You’ve probably been asked to chant “Aum” at the end or beginning of a yoga class. Here’s the breakdown so you can “Aum” with confidence:
Say “ahhhhh” like you’d say for the doctor, or like in the word “father.” Notice where you feel that sound vibrating in your body. Probably in the abdomen somewhere. Do this a few times.
Next, just like you’d say in “who,” say “ouuuuuu.” Repeat a few times, trying to sense where the body vibrates. Most likely in the chest/throat. Try to make an “O” shape with the lips.
Then say “mmmmmmmmm.” Less like “mmm-mm” to cookies, and more like “hmmmm” when you’re thinking about something. You’ll probably feel this sound vibrating on your lips, and with practice, you might feel the space between the eyebrows, the crown of the head, or the entire head vibrating. Repeat a few times to get the hang of it.
Finally, there is a period of silence after each “Aum” which is very important- it is said to vibrate above the head, symbolizing that which is beyond thinking.
So go ahead and put it all together, giving roughly equal duration to “ahh,” “ouuu,” and “mmm,” preceding a moment of meditative silence. Of course, some traditions recommend different durations, such as making the “mmm” rather short… perhaps try it out figure out what your preference is. Aum loudly, softly, silently, in the dark, in your car, by yourself, in the shower, before meditation, and as often as possible.
If you’re interested in some deeper explanations of “Aum,” consider this:
– Realms of experience: “Ahh” represents the waking state, “ouuu” represents the dreaming state, “mmm” represents the deep sleep state, and silence represents the spiritually awakened state.
– Levels of mind: “Ahh” represents the conscious mind, “ouuu” represents the subconscious, “mmm” represents unconscious, and silence represents super-consciousness.
– Realms of time: “Ahh” represents the present, “ouuu” represents the past, “mmm” represents the future, and silence represents timelessness.
– Everything and beyond: If we hold E= mc2 to be true, all matter is simply an expression of energy. At matter’s tiniest level, it’s simply a vibrating particle or string. Many believe that the vibration of these super tiny strings or particles of energy that form all matter and all life resonate with “Aum.” The ancient Mandukya Upanishad describes “Aum” as a primordial vibration, symbolizing everything manifested in the universe (yet originating from the un-manifested universe). Think big bang. Or think New Testament: “In the beginning was the word…”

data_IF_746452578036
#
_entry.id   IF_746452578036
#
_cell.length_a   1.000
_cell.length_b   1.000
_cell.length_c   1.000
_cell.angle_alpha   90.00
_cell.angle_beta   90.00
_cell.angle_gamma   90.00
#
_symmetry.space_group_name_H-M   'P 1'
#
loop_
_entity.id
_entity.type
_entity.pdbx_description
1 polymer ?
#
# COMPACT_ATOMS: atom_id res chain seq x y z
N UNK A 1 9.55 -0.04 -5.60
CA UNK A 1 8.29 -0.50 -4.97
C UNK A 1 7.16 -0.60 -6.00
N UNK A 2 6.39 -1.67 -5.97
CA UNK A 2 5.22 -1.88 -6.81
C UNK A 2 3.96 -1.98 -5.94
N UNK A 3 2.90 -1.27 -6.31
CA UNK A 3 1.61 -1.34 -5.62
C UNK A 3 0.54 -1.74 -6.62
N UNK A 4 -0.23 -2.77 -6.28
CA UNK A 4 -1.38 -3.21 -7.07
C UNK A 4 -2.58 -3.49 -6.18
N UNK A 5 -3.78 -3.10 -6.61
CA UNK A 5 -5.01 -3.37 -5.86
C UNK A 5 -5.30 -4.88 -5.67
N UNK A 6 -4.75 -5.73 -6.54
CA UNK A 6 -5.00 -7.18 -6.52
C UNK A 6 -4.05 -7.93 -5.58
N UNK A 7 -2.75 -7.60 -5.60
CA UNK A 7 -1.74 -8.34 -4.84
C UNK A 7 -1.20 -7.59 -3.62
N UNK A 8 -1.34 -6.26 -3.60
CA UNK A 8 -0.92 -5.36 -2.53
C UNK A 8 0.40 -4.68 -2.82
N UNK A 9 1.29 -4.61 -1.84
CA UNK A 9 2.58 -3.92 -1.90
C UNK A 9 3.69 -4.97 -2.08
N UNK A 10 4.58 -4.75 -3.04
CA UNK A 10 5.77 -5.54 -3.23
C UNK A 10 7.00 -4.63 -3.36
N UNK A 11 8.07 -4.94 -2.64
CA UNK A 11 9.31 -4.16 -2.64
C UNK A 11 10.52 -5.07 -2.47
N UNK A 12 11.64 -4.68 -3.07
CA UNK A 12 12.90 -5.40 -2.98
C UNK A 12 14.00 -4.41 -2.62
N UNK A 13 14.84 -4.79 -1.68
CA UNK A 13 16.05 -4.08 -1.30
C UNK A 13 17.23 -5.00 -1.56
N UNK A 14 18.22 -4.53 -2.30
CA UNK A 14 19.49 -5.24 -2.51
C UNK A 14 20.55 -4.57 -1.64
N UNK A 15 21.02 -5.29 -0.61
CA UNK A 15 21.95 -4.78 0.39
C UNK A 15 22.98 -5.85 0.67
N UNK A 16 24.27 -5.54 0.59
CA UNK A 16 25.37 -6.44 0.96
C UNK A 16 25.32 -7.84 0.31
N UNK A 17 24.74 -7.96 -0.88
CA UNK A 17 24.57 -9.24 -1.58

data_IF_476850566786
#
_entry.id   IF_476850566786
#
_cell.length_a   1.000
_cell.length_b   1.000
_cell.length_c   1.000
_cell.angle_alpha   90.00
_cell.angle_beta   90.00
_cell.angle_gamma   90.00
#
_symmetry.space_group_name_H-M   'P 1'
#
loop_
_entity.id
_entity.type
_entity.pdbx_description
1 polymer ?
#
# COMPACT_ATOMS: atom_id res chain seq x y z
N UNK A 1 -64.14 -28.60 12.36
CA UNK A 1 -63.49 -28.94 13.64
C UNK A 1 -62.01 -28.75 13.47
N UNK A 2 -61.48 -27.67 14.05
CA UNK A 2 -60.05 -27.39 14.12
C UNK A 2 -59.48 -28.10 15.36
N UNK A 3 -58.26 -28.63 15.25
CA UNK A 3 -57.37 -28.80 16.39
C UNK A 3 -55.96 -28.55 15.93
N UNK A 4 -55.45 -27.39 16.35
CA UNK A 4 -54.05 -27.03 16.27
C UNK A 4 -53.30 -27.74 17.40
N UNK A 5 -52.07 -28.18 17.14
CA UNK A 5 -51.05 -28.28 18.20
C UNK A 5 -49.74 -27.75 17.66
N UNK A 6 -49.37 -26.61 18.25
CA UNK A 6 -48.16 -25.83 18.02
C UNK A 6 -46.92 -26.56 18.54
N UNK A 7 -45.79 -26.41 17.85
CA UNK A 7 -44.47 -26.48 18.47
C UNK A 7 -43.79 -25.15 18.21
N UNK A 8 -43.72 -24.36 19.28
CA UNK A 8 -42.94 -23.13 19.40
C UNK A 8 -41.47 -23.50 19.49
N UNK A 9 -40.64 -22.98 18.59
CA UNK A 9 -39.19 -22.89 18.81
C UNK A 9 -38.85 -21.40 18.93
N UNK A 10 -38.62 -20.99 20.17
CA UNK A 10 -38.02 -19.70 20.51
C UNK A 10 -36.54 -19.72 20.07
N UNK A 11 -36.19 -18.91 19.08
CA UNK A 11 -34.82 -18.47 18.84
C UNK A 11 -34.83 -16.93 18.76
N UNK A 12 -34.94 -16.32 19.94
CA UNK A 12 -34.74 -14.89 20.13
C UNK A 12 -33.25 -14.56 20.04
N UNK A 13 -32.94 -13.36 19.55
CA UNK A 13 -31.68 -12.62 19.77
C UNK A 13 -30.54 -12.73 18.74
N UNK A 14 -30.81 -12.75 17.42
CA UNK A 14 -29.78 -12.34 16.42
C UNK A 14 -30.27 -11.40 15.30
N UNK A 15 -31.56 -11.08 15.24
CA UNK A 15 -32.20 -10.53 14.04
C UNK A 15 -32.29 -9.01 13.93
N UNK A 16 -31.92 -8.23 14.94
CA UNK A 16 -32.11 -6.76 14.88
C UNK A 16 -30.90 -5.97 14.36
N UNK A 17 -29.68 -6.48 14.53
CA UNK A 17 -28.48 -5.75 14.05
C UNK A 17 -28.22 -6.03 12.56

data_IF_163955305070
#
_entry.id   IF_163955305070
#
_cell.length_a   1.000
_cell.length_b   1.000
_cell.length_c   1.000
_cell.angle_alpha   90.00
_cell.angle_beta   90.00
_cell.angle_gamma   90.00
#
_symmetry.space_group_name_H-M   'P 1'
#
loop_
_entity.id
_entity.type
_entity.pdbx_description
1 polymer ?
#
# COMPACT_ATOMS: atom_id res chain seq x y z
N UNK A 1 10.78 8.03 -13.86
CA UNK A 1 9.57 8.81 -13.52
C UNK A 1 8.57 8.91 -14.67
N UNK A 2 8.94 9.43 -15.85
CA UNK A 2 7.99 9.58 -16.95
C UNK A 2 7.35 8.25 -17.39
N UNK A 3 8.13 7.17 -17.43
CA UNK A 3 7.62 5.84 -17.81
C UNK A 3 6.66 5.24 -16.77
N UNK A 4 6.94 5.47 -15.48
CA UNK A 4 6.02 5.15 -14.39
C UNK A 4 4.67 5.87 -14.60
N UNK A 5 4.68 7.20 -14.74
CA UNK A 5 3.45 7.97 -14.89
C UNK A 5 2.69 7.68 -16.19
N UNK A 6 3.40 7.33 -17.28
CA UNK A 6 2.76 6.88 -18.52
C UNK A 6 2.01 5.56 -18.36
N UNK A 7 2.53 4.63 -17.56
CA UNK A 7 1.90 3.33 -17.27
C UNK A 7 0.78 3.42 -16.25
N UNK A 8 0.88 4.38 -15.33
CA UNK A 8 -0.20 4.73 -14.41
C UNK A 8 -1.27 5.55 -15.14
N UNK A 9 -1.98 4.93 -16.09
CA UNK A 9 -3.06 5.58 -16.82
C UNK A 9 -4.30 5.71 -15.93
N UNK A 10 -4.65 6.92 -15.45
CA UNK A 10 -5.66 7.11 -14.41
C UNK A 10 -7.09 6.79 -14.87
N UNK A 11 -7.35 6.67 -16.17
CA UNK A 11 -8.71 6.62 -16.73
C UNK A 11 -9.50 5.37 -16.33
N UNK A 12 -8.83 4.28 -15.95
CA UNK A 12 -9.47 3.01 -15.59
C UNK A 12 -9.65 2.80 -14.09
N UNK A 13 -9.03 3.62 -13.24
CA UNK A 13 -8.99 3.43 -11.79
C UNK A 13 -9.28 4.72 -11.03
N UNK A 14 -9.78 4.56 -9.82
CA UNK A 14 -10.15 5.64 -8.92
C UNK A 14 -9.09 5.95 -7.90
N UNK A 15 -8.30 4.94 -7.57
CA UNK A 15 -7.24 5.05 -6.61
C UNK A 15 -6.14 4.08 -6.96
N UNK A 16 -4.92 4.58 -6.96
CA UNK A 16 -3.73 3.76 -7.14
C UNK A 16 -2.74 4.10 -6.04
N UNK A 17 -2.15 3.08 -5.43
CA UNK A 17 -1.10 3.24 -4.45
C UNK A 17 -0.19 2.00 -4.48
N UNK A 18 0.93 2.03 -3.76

Meditate on that.
A Washington Post article on meditation: “This is really, clearly, where we can see, for the first time, that when people say, ‘Oh, I feel better, I’m not as stressed when I meditate,’ they’re not just saying that – that there is a biological reason why they’re feeling less stress,” says senior author Sara Lazar, a psychology instructor at Harvard Medical School.
That meditation integrates so well into yoga classes isn’t a coincidence. Meditation is one of the 8 limbs of classical yoga, and we prepare the body for meditation through our yoga asanas (postures). I prefer meditating after I’ve done asanas, when the body is open and the mind is settled.
If seated meditation isn’t your think, yoga asanas can also be practiced in a way that makes them more like “meditation in motion” than aerobics. One of my favorite ways to practice yoga more meditatively is to just stay mindful as I sweat into even the most uncomfortable asana, offering my practice to that which unites us all. “That which unites us all” might mean God for some people, but for me it means that underlying energy that unites all of us. Union is a big theme in yoga. In fact, yoga translated means “to yoke” or “unite.” You can unite your body and breath in rhythm with yoga, but it doesn’t stop there…
Learn about the brain and think about how you choose to use it.
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The Yoga District 200 and 500 hour teacher training certification programs, registered by the Yoga Alliance are unique in their emphasis on diversity of teaching styles studied, personal attention, and trauma sensitive yoga. It's no coincidence that Yoga District is regularly voted the leading studio in the nation's capital, and that most of its classes are taught by graduates of its training program. As a full time yoga school, small group trainings are led up to eight times a year by a dedicated faculty including Jasmine Chehrazi, contributor to the Harvard Karma Yoga Project teacher training, teacher training faculty at George Washington University, Yoga Alliance Standards Committee Advisory Board Member, Yoga Activist Founder, and Yoga Service Council Advisory Board Member. So take your practice and community involvement to the next level by joining a training. There's a reason why our graduates call the training "transformative."
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